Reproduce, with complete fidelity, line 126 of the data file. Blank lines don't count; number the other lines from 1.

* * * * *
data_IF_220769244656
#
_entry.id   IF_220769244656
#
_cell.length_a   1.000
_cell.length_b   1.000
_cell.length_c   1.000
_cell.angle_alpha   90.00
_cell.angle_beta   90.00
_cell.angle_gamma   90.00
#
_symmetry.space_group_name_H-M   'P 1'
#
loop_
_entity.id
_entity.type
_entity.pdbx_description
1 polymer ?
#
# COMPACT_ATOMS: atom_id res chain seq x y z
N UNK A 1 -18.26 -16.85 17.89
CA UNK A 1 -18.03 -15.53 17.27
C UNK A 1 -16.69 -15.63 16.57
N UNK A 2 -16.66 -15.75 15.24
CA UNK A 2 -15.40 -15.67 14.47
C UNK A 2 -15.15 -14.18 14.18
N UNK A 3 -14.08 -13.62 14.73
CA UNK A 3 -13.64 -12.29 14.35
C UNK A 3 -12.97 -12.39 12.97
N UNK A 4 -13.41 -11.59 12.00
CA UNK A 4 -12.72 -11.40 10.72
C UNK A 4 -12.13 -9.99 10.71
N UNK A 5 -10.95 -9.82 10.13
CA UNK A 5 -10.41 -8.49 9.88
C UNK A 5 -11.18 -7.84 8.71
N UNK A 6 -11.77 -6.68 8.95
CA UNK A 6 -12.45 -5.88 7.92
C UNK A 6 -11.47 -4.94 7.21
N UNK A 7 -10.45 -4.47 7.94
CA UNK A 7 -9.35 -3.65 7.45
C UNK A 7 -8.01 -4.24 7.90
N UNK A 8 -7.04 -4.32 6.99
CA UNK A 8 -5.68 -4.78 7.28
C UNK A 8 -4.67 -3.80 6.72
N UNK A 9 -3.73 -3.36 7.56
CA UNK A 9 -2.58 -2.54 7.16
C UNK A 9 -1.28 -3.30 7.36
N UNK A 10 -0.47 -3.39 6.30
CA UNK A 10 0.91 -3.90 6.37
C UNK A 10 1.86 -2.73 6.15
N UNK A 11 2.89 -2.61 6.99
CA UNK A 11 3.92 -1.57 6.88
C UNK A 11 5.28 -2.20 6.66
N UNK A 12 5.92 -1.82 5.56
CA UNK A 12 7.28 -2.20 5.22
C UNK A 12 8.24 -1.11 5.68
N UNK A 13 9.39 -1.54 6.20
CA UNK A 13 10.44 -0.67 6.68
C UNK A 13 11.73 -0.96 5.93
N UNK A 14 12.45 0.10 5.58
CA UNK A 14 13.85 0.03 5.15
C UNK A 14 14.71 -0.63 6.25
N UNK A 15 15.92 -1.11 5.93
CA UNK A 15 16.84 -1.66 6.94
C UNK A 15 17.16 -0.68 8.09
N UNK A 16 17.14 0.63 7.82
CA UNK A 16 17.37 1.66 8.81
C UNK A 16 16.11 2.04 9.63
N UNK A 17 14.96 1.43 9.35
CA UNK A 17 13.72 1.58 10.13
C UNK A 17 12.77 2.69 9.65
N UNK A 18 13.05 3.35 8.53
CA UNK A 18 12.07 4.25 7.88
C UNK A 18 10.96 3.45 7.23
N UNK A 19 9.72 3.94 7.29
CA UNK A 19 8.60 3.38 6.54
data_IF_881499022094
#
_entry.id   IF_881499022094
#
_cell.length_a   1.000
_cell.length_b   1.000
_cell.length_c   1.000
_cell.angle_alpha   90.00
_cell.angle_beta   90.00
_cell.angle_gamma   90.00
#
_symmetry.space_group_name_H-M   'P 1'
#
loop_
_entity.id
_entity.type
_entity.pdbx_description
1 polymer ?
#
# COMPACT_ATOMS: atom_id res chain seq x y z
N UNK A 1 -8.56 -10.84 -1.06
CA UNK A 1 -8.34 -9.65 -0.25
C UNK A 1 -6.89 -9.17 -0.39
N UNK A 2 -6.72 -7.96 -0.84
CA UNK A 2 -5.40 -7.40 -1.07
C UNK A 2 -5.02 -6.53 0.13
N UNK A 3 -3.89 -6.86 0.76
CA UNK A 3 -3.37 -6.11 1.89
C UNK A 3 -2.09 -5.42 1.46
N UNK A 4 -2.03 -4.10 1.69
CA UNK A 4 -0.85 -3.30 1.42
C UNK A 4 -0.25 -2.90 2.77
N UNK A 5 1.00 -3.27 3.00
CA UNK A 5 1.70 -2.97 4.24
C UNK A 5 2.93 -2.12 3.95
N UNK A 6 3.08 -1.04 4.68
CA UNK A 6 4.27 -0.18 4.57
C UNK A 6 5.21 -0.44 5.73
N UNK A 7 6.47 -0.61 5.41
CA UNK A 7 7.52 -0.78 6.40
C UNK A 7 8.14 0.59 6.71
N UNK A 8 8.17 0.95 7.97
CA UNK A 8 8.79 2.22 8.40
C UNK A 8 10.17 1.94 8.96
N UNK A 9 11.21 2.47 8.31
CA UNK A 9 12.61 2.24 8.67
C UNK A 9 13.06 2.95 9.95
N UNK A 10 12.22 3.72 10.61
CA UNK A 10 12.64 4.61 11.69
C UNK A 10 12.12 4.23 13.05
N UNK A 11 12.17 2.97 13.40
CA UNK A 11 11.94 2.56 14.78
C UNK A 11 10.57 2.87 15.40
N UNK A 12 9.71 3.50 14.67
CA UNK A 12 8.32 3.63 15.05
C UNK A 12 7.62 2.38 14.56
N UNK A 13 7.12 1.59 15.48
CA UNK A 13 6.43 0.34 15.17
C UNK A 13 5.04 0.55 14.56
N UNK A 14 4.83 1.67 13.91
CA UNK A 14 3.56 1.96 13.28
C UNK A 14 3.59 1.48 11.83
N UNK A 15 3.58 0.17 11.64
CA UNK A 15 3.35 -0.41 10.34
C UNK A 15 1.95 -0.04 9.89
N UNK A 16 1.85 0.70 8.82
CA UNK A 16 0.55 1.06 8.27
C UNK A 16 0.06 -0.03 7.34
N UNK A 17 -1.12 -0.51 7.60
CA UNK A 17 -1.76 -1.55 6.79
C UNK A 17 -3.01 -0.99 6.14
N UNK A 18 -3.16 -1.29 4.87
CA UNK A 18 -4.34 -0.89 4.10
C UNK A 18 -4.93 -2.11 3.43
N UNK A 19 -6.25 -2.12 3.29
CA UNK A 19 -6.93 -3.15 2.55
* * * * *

C UNK A 10 12.12 4.23 13.05